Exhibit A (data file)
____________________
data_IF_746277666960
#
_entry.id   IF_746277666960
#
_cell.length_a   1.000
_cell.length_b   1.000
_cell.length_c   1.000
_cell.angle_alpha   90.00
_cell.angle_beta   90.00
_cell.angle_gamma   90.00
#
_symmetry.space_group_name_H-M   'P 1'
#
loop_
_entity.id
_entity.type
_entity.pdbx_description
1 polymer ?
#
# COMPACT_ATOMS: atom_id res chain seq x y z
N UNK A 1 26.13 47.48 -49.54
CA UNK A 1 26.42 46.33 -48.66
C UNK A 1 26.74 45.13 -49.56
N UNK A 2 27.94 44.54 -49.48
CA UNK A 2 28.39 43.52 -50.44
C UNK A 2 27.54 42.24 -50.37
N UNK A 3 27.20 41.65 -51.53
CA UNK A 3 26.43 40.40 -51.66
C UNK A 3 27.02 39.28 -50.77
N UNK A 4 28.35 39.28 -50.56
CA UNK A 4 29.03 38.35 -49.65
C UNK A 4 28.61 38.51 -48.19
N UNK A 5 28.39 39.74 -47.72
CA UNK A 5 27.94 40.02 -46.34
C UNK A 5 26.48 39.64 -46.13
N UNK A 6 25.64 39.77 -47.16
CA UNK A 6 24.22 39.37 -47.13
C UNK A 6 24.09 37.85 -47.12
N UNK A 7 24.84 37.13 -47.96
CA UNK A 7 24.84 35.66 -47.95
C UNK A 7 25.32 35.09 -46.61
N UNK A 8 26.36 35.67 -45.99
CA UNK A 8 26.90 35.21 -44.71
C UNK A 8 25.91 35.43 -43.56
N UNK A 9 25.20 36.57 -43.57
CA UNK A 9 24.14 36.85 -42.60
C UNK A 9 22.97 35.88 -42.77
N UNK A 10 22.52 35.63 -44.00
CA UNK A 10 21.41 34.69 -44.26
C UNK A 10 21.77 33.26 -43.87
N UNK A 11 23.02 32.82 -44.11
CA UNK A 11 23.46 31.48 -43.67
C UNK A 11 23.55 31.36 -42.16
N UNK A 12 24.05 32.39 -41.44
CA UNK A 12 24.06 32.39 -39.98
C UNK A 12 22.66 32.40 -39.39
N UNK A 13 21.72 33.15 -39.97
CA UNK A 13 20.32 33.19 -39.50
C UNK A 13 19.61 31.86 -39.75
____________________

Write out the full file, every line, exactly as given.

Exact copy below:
data_IF_746277666960
#
_entry.id   IF_746277666960
#
_cell.length_a   1.000
_cell.length_b   1.000
_cell.length_c   1.000
_cell.angle_alpha   90.00
_cell.angle_beta   90.00
_cell.angle_gamma   90.00
#
_symmetry.space_group_name_H-M   'P 1'
#
loop_
_entity.id
_entity.type
_entity.pdbx_description
1 polymer ?
#
# COMPACT_ATOMS: atom_id res chain seq x y z
N UNK A 1 26.13 47.48 -49.54
CA UNK A 1 26.42 46.33 -48.66
C UNK A 1 26.74 45.13 -49.56
N UNK A 2 27.94 44.54 -49.48
CA UNK A 2 28.39 43.52 -50.44
C UNK A 2 27.54 42.24 -50.37
N UNK A 3 27.20 41.65 -51.53
CA UNK A 3 26.43 40.40 -51.66
C UNK A 3 27.02 39.28 -50.77
N UNK A 4 28.35 39.28 -50.56
CA UNK A 4 29.03 38.35 -49.65
C UNK A 4 28.61 38.51 -48.19
N UNK A 5 28.39 39.74 -47.72
CA UNK A 5 27.94 40.02 -46.34
C UNK A 5 26.48 39.64 -46.13
N UNK A 6 25.64 39.77 -47.16
CA UNK A 6 24.22 39.37 -47.13
C UNK A 6 24.09 37.85 -47.12
N UNK A 7 24.84 37.13 -47.96
CA UNK A 7 24.84 35.66 -47.95
C UNK A 7 25.32 35.09 -46.61
N UNK A 8 26.36 35.67 -45.99
CA UNK A 8 26.90 35.21 -44.71
C UNK A 8 25.91 35.43 -43.56
N UNK A 9 25.20 36.57 -43.57
CA UNK A 9 24.14 36.85 -42.60
C UNK A 9 22.97 35.88 -42.77
N UNK A 10 22.52 35.63 -44.00
CA UNK A 10 21.41 34.69 -44.26
C UNK A 10 21.77 33.26 -43.87
N UNK A 11 23.02 32.82 -44.11
CA UNK A 11 23.46 31.48 -43.67
C UNK A 11 23.55 31.36 -42.16
N UNK A 12 24.05 32.39 -41.44
CA UNK A 12 24.06 32.39 -39.98
C UNK A 12 22.66 32.40 -39.39
N UNK A 13 21.72 33.15 -39.97
CA UNK A 13 20.32 33.19 -39.50
C UNK A 13 19.61 31.86 -39.75